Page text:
• You felt a lack of privacy and dignity
  • You experienced poor postnatal care
  • The birth had to be induced

Why Is It Important to Recognise Postnatal PTSD and What Should I Look Out For?

The impact of postnatal PTSD can be significant. People with postnatal PTSD may find it difficult to bond with their baby or may feel guilty about their inability to enjoy their newborn.

The condition can also have an impact on relationships with partners and family members and may lead to social isolation.

If left untreated, postnatal PTSD can have long-term effects on mental health, however, the perceptions of childbirth and experiences can vary wildly, and so people with postnatal PTSD frequently find themselves very isolated and detached from other parents who may find it hard to understand how much a bad birth or pregnancy can affect them, so they don’t reach out for help.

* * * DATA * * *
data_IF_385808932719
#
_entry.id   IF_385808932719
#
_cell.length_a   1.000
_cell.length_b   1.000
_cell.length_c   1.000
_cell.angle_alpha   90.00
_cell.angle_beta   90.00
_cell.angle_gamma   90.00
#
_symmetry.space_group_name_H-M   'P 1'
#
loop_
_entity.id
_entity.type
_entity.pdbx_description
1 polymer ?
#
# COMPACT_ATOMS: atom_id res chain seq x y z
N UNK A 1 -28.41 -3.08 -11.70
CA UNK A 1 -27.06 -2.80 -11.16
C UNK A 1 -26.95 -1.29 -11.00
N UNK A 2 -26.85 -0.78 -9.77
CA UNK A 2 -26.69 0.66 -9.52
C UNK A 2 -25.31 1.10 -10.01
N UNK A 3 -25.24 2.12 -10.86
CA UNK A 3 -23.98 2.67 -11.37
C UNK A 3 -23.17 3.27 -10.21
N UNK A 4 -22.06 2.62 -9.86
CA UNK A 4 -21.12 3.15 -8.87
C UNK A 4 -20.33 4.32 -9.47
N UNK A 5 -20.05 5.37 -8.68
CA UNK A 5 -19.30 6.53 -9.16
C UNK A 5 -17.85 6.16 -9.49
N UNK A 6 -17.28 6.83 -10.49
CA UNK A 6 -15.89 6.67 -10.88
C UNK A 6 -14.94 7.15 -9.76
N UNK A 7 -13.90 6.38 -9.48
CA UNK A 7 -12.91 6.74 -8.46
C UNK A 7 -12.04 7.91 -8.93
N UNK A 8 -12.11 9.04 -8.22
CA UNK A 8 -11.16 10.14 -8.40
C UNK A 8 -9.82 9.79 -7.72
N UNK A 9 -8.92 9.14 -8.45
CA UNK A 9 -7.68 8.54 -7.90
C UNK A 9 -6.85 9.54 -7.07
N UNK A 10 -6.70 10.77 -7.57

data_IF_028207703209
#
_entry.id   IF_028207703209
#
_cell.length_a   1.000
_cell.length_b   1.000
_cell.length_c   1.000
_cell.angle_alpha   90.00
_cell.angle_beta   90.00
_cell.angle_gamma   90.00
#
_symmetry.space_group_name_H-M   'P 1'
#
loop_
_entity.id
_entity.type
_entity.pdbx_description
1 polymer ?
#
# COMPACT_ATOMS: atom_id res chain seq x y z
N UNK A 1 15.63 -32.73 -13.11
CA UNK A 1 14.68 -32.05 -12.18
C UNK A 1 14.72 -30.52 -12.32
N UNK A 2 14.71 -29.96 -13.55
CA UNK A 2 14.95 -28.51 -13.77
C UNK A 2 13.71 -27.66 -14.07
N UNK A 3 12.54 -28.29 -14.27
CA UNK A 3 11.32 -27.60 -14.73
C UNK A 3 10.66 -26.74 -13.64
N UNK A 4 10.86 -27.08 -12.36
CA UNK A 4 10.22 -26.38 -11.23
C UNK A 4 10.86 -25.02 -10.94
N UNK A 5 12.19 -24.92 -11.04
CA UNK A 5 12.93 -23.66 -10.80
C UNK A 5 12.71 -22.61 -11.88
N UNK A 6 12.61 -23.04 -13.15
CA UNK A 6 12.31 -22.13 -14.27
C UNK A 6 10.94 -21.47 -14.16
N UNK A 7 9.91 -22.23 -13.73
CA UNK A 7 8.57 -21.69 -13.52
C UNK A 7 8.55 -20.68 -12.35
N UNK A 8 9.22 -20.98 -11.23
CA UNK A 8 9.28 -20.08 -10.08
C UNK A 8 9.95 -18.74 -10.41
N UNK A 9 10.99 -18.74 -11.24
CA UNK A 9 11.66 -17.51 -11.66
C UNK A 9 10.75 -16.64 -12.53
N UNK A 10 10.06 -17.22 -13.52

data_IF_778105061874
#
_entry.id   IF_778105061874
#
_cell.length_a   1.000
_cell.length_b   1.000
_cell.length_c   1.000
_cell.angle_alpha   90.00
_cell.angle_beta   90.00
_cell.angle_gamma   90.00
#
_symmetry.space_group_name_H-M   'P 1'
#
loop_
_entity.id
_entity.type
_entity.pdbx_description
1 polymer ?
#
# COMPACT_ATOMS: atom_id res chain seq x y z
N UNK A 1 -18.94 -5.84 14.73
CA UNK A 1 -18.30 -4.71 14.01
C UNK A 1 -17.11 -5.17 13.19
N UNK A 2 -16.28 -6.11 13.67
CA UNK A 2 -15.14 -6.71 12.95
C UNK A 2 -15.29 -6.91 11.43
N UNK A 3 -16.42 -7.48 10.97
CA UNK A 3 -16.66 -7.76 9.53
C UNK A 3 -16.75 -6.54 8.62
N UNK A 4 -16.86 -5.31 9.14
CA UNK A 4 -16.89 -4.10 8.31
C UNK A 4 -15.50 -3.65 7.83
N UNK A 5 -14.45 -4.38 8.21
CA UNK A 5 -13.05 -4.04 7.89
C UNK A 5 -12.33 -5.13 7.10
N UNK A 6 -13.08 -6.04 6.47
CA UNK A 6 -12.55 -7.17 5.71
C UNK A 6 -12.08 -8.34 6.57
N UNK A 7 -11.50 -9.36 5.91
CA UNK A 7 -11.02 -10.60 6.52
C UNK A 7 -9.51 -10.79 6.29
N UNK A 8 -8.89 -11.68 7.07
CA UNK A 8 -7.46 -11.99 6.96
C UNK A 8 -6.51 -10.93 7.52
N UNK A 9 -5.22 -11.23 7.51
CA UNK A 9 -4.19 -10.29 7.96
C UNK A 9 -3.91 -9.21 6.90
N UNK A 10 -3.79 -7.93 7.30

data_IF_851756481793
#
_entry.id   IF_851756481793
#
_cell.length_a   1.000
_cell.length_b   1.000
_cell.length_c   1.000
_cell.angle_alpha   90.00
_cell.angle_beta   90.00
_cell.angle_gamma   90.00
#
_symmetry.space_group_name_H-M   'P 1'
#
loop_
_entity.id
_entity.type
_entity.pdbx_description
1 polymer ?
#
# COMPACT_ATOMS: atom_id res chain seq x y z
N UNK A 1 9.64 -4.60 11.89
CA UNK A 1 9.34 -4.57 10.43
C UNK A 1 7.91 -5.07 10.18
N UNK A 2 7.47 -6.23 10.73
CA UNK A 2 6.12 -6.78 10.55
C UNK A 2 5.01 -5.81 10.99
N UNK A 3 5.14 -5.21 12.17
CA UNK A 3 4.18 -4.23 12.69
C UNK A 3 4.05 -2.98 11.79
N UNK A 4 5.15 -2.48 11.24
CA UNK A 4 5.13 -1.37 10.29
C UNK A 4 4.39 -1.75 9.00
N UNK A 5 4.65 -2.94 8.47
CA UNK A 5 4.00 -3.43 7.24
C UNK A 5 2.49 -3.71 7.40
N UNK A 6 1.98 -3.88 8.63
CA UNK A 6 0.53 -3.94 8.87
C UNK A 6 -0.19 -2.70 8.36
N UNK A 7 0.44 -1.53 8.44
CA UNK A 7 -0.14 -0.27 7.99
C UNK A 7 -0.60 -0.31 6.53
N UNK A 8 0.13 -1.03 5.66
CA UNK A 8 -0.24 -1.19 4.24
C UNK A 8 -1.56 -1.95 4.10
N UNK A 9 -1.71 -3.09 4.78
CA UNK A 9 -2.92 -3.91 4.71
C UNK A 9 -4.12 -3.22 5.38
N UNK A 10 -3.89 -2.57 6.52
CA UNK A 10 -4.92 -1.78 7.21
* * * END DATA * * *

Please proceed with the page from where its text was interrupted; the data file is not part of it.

Postnatal PTSD can make sufferers feel lonely and depressed as they often feel they are somehow ‘weaker’ than others because they are unable to forget their birth experience, despite being told by others to ‘put it behind them’ or just ‘be grateful you’ve got a healthy baby’. This may also result in intense feelings of guilt.

Symptoms of Post-natal PTSD can vary from person to person, but common symptoms include:

  • Intrusive thoughts or memories
  • Nightmares or flashbacks which revisit images of labour and birth
  • Avoidance of triggers that remind them of the trauma
  • Hypervigilance (feeling on alert all the time)
  • Anxiety and depression
  • Fear of and avoidance giving birth in the future
  • Difficulty in feeding
  • Lack of interest in, and avoidance of, sex and shunning physical contact
  • Difficulty with bonding with your baby, and guilt as a result
  • Avoidance of medical treatments like smear tests
  • Some people may also experience physical symptoms such as headaches, chest pain, or difficulty breathing.

Is Postnatal PTSD the Same as Postnatal Depression?

It is important to note that postnatal PTSD is not the same as postnatal depression, although they can have some similar symptoms, and the two conditions can coexist.